He cautioned businesses from claiming they were an essential service prematurely.
"We don't want a bunch of people showing up to retail stores."
Stocks said all communities needed access to food, so dairies and corner stores could stay open if they were the only provision in more isolated communities.
Supermarket workers who came into contact with a lot of people should take care and maintain physical distancing, and should self-isolate when they returned home.
Stocks said clarification would be provided about whether liquor stores were an essential service.
Further work was being done and more clarity will be added to the website tonight. "It won't be perfect ... we are in uncharted territory."
'Everyone must stay home'
All of Government Controller John Ombler said that the response to Covid-19 was "unprecedented" and staff across the private and public sectors were working on delivering essential services to New Zealanders.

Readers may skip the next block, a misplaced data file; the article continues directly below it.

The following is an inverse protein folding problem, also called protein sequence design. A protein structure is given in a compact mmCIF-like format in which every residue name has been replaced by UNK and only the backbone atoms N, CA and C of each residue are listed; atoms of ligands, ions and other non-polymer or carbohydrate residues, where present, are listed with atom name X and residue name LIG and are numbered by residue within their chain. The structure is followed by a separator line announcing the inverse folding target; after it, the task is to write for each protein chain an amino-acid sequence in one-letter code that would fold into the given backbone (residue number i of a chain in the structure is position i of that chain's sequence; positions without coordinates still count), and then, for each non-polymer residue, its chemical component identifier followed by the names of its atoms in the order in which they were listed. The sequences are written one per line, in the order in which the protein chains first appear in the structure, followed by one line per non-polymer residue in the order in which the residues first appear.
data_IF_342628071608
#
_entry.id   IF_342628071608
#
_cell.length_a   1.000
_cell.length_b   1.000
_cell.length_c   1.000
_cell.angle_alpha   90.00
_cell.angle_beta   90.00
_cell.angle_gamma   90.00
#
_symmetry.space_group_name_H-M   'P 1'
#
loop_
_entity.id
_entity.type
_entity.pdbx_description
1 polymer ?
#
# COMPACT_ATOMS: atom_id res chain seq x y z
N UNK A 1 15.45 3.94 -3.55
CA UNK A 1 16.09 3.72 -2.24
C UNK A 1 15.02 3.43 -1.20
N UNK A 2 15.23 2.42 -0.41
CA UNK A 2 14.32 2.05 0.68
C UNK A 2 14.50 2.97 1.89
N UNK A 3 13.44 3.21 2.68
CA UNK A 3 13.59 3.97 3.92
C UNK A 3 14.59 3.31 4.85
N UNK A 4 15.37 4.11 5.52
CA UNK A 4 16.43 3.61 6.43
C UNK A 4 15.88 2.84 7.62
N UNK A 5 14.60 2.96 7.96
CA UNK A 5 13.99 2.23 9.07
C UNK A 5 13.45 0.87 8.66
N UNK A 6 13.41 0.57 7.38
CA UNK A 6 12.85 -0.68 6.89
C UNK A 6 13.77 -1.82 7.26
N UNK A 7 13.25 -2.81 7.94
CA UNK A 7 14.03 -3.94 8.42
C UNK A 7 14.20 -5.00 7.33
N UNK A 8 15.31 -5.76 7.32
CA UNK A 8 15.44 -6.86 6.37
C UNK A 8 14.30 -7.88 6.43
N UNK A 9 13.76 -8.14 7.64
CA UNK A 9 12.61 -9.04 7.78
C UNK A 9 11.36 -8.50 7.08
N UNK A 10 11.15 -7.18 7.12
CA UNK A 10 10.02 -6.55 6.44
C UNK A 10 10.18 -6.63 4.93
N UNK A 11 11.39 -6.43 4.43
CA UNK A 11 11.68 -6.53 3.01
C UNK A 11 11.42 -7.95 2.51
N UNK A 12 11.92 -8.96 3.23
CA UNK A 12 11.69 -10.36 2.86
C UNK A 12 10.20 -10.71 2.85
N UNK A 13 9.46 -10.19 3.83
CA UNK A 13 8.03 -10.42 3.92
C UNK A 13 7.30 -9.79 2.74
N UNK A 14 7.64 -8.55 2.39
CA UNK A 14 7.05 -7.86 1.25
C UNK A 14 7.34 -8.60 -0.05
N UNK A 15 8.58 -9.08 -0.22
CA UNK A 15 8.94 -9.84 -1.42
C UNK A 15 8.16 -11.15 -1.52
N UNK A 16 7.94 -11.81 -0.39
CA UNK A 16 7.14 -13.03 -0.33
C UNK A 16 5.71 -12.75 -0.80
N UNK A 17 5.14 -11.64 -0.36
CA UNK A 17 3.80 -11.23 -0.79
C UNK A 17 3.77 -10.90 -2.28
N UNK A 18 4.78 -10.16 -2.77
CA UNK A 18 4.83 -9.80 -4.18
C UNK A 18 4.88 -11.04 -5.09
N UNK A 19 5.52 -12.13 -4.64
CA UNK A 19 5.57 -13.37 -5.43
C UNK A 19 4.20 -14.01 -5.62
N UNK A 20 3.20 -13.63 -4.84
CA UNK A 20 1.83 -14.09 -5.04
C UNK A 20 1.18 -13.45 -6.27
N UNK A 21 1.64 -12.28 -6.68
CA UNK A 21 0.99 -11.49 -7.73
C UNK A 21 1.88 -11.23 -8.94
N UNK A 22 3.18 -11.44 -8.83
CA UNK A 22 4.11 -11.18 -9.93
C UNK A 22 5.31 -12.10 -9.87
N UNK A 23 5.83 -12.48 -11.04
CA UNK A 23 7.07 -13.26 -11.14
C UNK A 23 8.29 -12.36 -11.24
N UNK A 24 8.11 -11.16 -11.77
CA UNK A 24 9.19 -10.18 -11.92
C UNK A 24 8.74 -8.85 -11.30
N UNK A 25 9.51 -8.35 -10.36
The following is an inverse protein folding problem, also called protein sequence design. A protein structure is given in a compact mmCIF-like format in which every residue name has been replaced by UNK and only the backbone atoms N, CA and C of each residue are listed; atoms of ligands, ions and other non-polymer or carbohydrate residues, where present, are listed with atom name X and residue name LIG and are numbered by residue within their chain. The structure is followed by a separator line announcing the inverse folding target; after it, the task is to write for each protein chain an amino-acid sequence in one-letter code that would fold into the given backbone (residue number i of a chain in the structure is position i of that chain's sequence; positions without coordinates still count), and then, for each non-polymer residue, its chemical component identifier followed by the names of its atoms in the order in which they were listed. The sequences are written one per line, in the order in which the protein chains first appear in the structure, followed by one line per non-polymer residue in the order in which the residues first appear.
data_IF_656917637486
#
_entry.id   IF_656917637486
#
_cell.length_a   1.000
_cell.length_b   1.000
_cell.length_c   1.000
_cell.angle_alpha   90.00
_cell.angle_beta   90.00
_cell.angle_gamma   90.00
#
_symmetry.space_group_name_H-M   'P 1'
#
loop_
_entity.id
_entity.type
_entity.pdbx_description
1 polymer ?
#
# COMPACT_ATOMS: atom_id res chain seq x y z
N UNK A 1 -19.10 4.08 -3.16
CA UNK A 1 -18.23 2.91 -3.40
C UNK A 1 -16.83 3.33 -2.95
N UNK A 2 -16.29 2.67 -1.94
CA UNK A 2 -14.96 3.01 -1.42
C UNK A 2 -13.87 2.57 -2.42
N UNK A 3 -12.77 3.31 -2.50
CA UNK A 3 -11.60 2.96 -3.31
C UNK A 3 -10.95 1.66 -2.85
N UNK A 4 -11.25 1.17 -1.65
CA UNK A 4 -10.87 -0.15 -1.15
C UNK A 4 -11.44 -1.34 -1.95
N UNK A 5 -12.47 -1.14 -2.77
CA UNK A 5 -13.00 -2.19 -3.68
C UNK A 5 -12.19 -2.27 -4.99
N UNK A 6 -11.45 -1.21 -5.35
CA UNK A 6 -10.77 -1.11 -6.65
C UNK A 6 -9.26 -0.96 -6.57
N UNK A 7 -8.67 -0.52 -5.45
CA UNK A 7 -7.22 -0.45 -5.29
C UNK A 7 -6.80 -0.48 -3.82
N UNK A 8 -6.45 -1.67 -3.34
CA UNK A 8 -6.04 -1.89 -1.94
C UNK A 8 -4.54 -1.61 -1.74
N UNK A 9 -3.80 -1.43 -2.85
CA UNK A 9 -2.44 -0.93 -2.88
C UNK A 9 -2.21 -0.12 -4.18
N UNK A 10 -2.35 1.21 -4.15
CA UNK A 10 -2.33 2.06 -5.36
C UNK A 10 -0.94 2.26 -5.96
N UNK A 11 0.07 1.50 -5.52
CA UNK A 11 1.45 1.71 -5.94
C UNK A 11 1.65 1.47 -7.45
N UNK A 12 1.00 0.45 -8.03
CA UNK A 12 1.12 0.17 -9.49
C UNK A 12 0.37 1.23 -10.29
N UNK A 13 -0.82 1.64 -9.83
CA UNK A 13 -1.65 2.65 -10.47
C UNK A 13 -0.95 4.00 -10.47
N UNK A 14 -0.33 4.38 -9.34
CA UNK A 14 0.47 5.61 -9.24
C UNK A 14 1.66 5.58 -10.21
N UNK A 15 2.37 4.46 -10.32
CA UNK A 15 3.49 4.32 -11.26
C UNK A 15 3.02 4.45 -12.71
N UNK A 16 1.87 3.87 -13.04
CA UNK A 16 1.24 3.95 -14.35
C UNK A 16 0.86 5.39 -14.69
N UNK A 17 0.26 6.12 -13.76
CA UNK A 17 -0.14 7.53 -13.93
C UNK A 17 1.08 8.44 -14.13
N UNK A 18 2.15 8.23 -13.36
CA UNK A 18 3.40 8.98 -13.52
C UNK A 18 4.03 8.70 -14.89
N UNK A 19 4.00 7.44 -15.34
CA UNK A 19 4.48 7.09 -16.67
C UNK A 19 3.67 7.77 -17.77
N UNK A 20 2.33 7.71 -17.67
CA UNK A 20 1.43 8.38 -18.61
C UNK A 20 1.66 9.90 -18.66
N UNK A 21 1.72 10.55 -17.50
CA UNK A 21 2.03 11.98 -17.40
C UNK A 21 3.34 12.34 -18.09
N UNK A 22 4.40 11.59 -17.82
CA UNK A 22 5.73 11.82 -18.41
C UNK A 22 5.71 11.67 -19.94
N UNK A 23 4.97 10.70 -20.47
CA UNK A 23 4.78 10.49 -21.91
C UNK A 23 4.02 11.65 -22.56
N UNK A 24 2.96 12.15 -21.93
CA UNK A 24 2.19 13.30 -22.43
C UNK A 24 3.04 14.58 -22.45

From 11.59pm on Wednesday "everyone must stay at home unless they are working in essential services".
Ombler said that meant no socialising with people outside their households.
He said people could go outside and exercise, but keep 2m away from other people at all times.
"Physical separation, but maintain social connection."
Ombler said maintaining distance was still important while going to the supermarket or pharmacy.
Everyone needed to follow these requirements, and enforcement action would be taken if that did not happen.
He said New Zealanders overseas should make plans in case they couldn't find flights home.
He added that they should not rely solely on Government assistance.
Parliament poised to adjourn for five weeks
Speaker Trevor Mallard said the business committee had met this morning and agreed to have a special motion in Parliament tomorrow to establish a special select committee to run for four to five weeks at least, to be chaired by the Opposition leader or his nominee, and would have a majority of Opposition MPs on it.